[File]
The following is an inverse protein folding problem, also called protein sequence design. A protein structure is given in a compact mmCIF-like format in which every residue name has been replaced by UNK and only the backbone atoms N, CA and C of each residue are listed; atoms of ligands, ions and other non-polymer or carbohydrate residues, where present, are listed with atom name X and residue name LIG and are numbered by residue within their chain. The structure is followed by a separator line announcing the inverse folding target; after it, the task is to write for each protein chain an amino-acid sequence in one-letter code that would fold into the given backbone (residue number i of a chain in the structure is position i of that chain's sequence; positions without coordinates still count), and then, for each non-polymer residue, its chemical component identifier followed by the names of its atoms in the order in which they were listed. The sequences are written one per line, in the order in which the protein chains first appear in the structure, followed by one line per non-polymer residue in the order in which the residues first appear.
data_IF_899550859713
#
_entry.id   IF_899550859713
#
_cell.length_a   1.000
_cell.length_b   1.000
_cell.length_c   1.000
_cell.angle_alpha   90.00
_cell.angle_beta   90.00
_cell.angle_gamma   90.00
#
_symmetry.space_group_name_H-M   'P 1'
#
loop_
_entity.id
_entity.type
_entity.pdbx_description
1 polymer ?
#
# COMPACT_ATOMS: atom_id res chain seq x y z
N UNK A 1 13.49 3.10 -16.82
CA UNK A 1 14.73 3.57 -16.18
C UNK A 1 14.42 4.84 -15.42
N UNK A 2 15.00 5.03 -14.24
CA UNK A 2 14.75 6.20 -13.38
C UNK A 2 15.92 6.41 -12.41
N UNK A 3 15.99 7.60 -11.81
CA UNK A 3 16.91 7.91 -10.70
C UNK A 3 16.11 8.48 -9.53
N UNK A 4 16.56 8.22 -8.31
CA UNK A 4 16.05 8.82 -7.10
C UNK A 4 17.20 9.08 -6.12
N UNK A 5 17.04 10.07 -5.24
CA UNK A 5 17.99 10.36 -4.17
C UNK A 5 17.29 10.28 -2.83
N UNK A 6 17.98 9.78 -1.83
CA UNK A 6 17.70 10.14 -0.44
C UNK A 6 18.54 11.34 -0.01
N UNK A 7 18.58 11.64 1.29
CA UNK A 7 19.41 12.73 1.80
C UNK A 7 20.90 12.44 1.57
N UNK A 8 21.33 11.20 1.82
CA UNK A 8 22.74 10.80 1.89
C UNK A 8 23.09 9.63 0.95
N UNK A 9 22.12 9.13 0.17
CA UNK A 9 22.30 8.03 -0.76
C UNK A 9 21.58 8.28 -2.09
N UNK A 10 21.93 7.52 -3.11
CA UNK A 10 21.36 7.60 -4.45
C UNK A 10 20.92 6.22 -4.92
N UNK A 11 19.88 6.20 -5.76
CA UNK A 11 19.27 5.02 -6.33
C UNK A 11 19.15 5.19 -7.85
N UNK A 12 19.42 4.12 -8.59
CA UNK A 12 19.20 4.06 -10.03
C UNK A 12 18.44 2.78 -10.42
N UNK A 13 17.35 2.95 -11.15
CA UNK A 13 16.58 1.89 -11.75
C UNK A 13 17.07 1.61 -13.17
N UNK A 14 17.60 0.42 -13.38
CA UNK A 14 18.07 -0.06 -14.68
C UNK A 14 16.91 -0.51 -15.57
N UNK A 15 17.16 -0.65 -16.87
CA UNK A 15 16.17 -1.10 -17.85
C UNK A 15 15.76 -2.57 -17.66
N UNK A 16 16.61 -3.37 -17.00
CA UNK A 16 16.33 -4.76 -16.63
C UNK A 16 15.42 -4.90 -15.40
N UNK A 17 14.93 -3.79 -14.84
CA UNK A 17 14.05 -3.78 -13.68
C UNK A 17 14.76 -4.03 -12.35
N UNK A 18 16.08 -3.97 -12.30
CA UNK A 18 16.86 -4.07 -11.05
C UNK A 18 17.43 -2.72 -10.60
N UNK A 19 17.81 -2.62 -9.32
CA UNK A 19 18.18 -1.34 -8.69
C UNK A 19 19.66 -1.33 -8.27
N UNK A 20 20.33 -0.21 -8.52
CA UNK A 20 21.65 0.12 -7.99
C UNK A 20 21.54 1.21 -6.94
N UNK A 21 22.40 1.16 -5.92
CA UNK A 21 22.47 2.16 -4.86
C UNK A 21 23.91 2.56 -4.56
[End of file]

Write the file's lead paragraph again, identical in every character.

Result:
The following is an inverse protein folding problem, also called protein sequence design. A protein structure is given in a compact mmCIF-like format in which every residue name has been replaced by UNK and only the backbone atoms N, CA and C of each residue are listed; atoms of ligands, ions and other non-polymer or carbohydrate residues, where present, are listed with atom name X and residue name LIG and are numbered by residue within their chain. The structure is followed by a separator line announcing the inverse folding target; after it, the task is to write for each protein chain an amino-acid sequence in one-letter code that would fold into the given backbone (residue number i of a chain in the structure is position i of that chain's sequence; positions without coordinates still count), and then, for each non-polymer residue, its chemical component identifier followed by the names of its atoms in the order in which they were listed. The sequences are written one per line, in the order in which the protein chains first appear in the structure, followed by one line per non-polymer residue in the order in which the residues first appear.